Centre gears to tackle runaway inflation, fiscal deficit and economic slowdown
In a move to soften the blow of the recent increase in diesel prices and tempering the persistent rise in food prices, the Union government has decided to release 10 million tonnes of foodgrains through the Food Corporation of India in the open market.
According to government data, food prices hit a high of 12.03 per cent in August.
A senior official of the Finance Ministry told The Hindu that this was part of Finance Minister P. Chidambaram’s multi-pronged plan to simultaneously tackle the runaway inflation, an unmanageable fiscal deficit and an economic slowdown, leading to diminished public and private investment despite the growth in demand.
Every month, 2.5 million tonnes of grain will be allocated through auction for the next four months. “We expect food prices to start dropping significantly as a result of this, since we are releasing the foodgrains on a no profit, no loss basis,” the official said.
“In a worst case scenario, the cost of collection and storage of the grain will only be marginally higher than the auction price, but this will be more than offset by the reduction in … inflation. The… spinoff of reduced inflation will be lower interest rates, leading to increased investment,” he noted.
The government data says the annual Consumer Price Inflation (CPI) was 10.03 per cent in August, driven mainly by a rise in food prices. The country’s retail inflation is reportedly the highest among the BRICS nations and above the RBI’s “comfort level.” The Wholesale Price Index also rose to 7.55 per cent in August on the back of rising food prices.
The Ministry’s multi-pronged approach to interlinked issues, which will be implemented in the next few months, underscores its fears that the economy could be hurtling to a point of implosion.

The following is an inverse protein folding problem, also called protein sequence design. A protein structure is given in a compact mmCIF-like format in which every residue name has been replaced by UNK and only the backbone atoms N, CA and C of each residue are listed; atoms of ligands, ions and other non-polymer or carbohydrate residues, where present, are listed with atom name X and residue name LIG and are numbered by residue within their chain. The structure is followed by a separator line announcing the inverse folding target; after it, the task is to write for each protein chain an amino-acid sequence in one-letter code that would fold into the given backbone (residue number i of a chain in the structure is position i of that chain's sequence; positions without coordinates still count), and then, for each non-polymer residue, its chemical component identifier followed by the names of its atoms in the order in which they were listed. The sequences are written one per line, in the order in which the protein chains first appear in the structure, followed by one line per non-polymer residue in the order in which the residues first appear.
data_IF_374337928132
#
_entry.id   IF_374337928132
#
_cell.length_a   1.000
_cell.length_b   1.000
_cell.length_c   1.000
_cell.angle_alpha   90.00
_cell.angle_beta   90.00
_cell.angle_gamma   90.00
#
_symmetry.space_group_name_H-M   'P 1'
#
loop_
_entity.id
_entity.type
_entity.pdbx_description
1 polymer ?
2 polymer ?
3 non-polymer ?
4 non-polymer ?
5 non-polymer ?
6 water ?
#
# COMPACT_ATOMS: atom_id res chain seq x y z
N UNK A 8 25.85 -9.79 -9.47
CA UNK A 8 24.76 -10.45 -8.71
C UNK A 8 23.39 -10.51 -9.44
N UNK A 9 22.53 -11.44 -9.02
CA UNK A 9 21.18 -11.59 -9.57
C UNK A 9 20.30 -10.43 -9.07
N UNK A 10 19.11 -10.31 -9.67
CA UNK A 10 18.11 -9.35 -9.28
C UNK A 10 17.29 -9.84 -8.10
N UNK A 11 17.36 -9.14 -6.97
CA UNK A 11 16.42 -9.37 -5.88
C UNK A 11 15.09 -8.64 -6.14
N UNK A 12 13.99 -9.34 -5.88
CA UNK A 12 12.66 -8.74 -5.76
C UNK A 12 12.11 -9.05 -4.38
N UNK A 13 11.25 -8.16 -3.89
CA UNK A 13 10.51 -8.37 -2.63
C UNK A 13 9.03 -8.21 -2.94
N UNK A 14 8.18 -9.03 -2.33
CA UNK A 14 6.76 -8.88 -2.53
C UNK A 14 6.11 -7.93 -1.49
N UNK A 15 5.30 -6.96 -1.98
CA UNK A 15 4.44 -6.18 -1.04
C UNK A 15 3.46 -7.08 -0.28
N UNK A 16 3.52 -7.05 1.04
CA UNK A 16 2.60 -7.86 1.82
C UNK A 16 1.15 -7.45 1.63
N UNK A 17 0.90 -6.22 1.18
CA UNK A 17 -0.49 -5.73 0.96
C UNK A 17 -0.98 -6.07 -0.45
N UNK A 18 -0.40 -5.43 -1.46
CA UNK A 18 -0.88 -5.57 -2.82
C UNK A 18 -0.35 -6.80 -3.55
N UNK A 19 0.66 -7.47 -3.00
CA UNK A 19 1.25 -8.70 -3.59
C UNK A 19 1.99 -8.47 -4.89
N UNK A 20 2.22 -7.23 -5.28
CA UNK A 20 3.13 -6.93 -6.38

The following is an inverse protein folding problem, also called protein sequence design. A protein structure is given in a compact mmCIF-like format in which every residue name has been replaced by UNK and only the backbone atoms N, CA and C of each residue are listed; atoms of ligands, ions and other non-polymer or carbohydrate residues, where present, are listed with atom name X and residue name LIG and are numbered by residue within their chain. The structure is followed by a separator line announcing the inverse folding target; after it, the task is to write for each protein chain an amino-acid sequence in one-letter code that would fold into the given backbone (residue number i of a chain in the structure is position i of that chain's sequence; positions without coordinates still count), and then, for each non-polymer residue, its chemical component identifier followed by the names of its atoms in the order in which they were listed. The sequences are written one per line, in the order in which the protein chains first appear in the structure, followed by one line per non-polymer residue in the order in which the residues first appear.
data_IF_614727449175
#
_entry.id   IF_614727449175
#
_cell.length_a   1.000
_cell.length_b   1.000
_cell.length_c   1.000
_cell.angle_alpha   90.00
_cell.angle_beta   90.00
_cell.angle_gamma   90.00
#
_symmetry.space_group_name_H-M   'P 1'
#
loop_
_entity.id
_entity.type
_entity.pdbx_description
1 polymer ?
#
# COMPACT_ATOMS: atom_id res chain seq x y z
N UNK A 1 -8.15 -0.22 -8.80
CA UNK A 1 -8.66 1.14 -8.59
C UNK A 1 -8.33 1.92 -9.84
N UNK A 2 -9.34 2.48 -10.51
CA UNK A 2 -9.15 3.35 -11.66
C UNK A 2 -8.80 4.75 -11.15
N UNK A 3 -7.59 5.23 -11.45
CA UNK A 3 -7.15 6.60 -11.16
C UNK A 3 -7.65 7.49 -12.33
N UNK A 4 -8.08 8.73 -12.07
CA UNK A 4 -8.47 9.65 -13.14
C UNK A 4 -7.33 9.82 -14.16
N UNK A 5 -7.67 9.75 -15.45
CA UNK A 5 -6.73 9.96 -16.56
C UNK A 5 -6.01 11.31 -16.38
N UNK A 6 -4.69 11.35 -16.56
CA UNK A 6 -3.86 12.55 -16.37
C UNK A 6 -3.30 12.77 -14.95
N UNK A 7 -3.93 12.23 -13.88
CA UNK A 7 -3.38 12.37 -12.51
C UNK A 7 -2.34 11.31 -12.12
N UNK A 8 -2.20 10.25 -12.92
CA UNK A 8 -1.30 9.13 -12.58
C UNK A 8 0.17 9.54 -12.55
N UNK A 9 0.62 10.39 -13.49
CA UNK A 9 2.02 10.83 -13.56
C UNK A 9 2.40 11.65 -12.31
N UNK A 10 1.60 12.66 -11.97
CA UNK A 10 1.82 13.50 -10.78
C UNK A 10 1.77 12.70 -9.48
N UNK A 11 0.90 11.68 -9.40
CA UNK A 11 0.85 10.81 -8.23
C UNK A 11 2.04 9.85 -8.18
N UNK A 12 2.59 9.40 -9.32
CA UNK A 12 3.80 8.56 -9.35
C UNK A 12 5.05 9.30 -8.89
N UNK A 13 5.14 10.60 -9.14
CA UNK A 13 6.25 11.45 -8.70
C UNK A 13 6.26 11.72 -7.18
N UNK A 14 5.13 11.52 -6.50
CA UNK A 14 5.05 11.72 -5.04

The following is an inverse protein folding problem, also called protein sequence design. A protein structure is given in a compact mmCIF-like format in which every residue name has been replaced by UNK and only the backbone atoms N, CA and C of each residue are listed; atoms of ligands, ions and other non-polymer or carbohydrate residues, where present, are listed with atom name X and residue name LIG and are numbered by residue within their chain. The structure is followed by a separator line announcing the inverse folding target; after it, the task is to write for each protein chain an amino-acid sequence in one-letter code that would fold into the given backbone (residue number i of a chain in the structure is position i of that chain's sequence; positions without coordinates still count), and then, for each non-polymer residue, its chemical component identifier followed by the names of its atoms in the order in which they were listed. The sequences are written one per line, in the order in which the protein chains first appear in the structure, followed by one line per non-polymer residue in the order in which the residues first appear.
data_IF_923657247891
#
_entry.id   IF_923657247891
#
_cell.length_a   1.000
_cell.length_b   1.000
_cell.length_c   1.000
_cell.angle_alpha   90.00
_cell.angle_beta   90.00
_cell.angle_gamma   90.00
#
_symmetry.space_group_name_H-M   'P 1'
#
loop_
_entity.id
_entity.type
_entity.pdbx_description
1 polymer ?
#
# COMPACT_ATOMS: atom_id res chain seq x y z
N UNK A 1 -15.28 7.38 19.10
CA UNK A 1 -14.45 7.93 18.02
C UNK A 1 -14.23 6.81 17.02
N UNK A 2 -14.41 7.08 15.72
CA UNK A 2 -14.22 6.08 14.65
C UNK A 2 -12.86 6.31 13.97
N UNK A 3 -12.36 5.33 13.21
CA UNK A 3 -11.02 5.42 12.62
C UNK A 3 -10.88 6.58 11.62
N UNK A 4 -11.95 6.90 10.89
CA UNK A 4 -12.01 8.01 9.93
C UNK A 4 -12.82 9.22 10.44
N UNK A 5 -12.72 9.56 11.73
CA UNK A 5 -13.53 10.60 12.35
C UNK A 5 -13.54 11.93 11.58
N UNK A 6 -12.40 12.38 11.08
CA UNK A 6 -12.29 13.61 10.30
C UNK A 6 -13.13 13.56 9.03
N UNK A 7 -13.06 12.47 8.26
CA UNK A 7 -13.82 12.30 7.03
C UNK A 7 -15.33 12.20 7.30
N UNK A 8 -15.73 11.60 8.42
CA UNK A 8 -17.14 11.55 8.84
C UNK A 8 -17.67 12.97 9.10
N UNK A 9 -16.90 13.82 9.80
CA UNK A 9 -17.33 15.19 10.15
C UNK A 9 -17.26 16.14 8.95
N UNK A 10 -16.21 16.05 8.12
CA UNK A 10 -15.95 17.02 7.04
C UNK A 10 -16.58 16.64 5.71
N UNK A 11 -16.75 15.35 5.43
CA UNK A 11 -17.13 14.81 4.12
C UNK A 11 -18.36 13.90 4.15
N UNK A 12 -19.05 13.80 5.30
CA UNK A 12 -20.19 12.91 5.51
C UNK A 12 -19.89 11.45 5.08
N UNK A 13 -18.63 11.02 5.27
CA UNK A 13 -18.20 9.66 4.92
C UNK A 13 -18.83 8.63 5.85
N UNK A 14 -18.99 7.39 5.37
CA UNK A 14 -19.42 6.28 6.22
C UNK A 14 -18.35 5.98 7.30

Sources in the Ministry point to the slowdown in public and private investments because of interest rate volatility in an environment of growing demand, which is widening the demand-supply gap. Between 2010-11 and 2011-12, consumption grew by 14 per cent in rural areas and 12 per cent in urban areas, while manufacturing grew by 0-0.1 per cent.
The inability to cap the fiscal deficit by cutting planned public investment either in infrastructure or in welfare schemes like those under the Mahatma Gandhi Rural Employment Guarantee Act has left the government with very little elbow room, they say.
“Only way out”
According to the Ministry, cutting subsidies, as in the case of the recent increase in diesel prices, is the only way out of the present vicious economic cycle to a virtuous one. “As much as 40 per cent of diesel is consumed by industry, including for running mobile towers and power generators in five star hotels and shopping malls, 22 per cent is consumed for transport, while 17 per cent is used by farmers. The government still bears a subsidy of Rs.9 a litre of diesel even after hiking the retail price by Rs. 5. It is… unsustainable for the government to continue subsidising industry in this manner,” the official said.